It is our duty also, as a Christian people, to pray for those who are in arms against us; not that God would favor their nefarious schemes or prosper their traitorous enterprises ; but we can and should beseech him that he would dispel the delusion which is upon them, and reveal to them their fatal error—that he, who hath in his hands the hearts of all men, would turn their hearts from their evil purposes, that he would calm the stormy sea of passion, awaken their relentings, and lead them back to loyalty and obedience.

Oh! let ụs guard our feelings with a double diligence in a time like the present. Let not the high-souled emotions of patriotism be mingled with the bitterness of private revenge. Let us beware lest the blade which we unsheath as the sword of justice become forged into the dagger of malice and fiendish hate. Let us pray for our enemies, that they may be converted into friends.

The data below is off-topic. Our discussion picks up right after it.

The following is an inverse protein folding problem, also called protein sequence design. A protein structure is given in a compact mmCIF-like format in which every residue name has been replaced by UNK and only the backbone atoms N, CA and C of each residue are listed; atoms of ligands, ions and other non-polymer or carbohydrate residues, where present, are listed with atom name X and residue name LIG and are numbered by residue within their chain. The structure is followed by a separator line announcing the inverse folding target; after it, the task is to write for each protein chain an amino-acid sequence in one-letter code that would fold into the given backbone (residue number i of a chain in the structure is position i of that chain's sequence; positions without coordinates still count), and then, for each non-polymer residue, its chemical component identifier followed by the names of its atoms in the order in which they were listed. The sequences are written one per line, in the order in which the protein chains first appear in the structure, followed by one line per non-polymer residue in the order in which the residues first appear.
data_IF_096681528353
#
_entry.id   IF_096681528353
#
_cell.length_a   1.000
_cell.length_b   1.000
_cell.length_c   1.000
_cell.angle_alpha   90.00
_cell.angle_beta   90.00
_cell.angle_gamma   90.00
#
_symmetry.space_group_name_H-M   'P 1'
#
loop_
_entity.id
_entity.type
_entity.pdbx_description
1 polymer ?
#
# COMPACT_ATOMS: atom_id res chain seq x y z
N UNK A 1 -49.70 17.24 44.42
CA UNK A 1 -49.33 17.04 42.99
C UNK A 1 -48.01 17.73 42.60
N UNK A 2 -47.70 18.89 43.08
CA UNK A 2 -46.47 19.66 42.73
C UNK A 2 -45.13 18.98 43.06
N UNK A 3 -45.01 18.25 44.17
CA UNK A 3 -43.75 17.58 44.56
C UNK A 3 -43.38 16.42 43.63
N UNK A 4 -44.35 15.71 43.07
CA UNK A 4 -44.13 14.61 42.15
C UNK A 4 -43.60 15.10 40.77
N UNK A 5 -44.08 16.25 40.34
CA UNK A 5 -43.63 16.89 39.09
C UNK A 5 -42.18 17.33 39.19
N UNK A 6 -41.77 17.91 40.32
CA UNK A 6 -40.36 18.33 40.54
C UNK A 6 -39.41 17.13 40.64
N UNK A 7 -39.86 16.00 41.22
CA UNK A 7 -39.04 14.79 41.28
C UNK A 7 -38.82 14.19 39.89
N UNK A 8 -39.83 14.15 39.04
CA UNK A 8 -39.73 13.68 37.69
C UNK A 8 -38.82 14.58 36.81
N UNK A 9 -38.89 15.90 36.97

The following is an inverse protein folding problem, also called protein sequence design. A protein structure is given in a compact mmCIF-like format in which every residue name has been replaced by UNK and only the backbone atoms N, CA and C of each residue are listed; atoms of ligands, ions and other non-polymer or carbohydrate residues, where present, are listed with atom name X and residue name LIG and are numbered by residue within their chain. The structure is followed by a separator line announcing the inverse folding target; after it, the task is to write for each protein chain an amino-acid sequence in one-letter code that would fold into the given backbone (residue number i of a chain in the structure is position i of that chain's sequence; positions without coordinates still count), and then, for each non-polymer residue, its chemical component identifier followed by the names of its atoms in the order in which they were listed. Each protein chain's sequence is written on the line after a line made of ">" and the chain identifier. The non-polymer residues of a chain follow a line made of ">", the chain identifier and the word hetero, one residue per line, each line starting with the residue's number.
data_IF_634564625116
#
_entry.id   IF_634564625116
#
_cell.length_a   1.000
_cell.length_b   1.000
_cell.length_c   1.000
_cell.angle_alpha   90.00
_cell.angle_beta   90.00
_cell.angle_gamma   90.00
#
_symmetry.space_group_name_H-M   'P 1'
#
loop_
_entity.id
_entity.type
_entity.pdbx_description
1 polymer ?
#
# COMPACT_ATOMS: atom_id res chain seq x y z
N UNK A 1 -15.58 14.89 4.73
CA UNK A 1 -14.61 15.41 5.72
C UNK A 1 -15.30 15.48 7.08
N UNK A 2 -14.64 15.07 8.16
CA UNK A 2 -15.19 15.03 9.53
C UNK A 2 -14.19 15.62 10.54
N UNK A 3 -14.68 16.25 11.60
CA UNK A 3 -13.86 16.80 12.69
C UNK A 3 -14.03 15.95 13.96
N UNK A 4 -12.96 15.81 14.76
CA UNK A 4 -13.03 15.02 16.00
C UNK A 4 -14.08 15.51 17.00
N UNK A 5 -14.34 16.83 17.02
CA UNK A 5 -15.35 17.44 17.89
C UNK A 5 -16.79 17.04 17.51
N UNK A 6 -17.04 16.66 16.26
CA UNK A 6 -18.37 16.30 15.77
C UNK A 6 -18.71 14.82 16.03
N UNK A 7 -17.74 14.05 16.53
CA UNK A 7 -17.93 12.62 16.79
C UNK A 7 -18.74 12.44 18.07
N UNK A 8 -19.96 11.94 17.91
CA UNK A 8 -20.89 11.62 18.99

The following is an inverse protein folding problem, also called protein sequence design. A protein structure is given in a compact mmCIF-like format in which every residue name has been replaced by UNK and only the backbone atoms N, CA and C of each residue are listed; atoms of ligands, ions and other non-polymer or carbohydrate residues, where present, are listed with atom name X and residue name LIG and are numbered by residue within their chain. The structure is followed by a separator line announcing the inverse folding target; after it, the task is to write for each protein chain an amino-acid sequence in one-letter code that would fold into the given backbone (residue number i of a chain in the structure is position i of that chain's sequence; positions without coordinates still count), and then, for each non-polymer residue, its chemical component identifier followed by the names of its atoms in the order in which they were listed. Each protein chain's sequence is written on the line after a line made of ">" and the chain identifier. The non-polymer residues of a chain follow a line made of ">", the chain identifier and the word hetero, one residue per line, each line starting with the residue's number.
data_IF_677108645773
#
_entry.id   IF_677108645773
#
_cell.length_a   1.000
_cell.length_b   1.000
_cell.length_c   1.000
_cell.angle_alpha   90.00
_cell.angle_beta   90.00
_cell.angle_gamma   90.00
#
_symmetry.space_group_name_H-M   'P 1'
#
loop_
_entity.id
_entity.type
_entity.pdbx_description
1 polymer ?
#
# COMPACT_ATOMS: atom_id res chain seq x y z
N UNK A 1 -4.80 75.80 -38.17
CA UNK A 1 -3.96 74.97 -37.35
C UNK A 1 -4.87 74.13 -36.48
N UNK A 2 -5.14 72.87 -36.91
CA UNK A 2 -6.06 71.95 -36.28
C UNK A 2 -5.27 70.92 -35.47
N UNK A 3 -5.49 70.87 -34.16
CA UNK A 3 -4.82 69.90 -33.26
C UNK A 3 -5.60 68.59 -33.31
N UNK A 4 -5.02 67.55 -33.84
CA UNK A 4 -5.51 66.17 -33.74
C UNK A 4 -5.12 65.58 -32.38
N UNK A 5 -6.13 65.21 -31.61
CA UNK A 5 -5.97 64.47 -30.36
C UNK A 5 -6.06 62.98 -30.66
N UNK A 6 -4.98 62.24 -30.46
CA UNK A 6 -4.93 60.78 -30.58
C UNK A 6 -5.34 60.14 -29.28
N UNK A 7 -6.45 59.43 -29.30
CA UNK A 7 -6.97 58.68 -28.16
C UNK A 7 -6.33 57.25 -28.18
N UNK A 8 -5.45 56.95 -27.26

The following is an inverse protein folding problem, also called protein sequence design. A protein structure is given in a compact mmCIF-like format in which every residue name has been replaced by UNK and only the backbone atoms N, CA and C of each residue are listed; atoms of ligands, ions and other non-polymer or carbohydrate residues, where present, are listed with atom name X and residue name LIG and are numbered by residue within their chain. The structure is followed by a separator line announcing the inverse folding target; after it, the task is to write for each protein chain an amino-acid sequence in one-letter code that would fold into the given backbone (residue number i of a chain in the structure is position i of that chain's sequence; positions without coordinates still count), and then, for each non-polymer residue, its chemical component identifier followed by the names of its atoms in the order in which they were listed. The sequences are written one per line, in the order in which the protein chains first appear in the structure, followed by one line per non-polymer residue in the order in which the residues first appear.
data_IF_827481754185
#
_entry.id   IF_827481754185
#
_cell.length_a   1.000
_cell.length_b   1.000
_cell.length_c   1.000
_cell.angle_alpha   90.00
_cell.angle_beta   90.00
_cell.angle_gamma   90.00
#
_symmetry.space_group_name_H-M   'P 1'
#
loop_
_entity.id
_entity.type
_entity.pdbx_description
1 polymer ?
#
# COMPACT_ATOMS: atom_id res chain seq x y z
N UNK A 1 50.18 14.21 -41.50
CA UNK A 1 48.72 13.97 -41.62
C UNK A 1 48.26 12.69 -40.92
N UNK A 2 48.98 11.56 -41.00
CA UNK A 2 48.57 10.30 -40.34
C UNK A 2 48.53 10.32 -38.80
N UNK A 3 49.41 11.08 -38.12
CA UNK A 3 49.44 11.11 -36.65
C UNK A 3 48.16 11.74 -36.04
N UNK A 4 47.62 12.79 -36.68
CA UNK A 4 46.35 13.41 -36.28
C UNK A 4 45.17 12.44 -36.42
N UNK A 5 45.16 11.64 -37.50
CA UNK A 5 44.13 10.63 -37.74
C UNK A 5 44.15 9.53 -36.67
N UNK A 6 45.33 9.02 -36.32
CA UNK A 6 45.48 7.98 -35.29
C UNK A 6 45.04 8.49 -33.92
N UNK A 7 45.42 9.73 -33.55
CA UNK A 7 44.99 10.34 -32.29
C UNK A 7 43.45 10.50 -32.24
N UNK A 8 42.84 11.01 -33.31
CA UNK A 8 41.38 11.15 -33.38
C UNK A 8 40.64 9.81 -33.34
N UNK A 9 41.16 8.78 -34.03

And having conscientiously endeavored to know our duty, and

* Lieutenant-General Winfield Scott, the victorious hero of many battles.

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prepared to meet it at every sacrifice, let us calmly repeat the concluding words of Israel's valiant chieftain: “And the Lord do that which seemeth him good.”

A devout recognition of God's overruling Providence, in continually disposing of human events and determining their results, is peculiarly befitting to us in our present circumstances. The Most High ruleth in heaven and on earth; "He changeth the times and the seasons; he removeth kings and setteth up kings;" " He increaseth the nations and destroyeth them.” Do all we can in marshaling the mighty men and multiplying our resources, our destinies are in his hands. Christian patriotism and courage fall back and rest on his Almighty arm, saying, when duty is done: "And the Lord do that which seemeth him good.” Such a sentiment should inspire the hearts of our people in this crisis. That swaggering bravery, which cowards glory in, which vents its fiery valor in huge curses and terrific oaths and boasts when it puts on its armor more than when it puts it off